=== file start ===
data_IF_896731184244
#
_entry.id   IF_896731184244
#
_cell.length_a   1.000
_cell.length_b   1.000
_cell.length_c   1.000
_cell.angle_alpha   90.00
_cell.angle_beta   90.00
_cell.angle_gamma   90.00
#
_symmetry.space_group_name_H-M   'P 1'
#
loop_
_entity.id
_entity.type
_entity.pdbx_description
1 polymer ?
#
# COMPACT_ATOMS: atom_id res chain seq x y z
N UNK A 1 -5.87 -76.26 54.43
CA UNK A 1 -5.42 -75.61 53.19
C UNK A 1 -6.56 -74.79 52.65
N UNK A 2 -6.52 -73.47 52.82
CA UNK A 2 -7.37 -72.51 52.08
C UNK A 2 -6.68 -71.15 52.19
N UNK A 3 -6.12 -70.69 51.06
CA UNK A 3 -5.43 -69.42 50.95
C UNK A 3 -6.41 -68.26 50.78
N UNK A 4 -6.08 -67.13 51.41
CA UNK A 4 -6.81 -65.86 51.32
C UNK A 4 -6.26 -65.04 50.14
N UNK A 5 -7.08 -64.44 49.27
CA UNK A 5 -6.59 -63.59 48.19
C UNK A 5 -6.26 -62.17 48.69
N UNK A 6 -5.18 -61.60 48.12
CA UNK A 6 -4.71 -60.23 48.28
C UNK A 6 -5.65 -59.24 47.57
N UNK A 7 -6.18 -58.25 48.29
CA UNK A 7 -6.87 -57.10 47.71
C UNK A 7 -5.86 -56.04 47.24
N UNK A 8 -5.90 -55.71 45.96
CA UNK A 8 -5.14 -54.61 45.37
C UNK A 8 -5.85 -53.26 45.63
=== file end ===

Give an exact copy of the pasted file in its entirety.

data_IF_896731184244
#
_entry.id   IF_896731184244
#
_cell.length_a   1.000
_cell.length_b   1.000
_cell.length_c   1.000
_cell.angle_alpha   90.00
_cell.angle_beta   90.00
_cell.angle_gamma   90.00
#
_symmetry.space_group_name_H-M   'P 1'
#
loop_
_entity.id
_entity.type
_entity.pdbx_description
1 polymer ?
#
# COMPACT_ATOMS: atom_id res chain seq x y z
N UNK A 1 -5.87 -76.26 54.43
CA UNK A 1 -5.42 -75.61 53.19
C UNK A 1 -6.56 -74.79 52.65
N UNK A 2 -6.52 -73.47 52.82
CA UNK A 2 -7.37 -72.51 52.08
C UNK A 2 -6.68 -71.15 52.19
N UNK A 3 -6.12 -70.69 51.06
CA UNK A 3 -5.43 -69.42 50.95
C UNK A 3 -6.41 -68.26 50.78
N UNK A 4 -6.08 -67.13 51.41
CA UNK A 4 -6.81 -65.86 51.32
C UNK A 4 -6.26 -65.04 50.14
N UNK A 5 -7.08 -64.44 49.27
CA UNK A 5 -6.59 -63.59 48.19
C UNK A 5 -6.26 -62.17 48.69
N UNK A 6 -5.18 -61.60 48.12
CA UNK A 6 -4.71 -60.23 48.28
C UNK A 6 -5.65 -59.24 47.57
N UNK A 7 -6.18 -58.25 48.29
CA UNK A 7 -6.87 -57.10 47.71
C UNK A 7 -5.86 -56.04 47.24
N UNK A 8 -5.90 -55.71 45.96
CA UNK A 8 -5.14 -54.61 45.37
C UNK A 8 -5.85 -53.26 45.63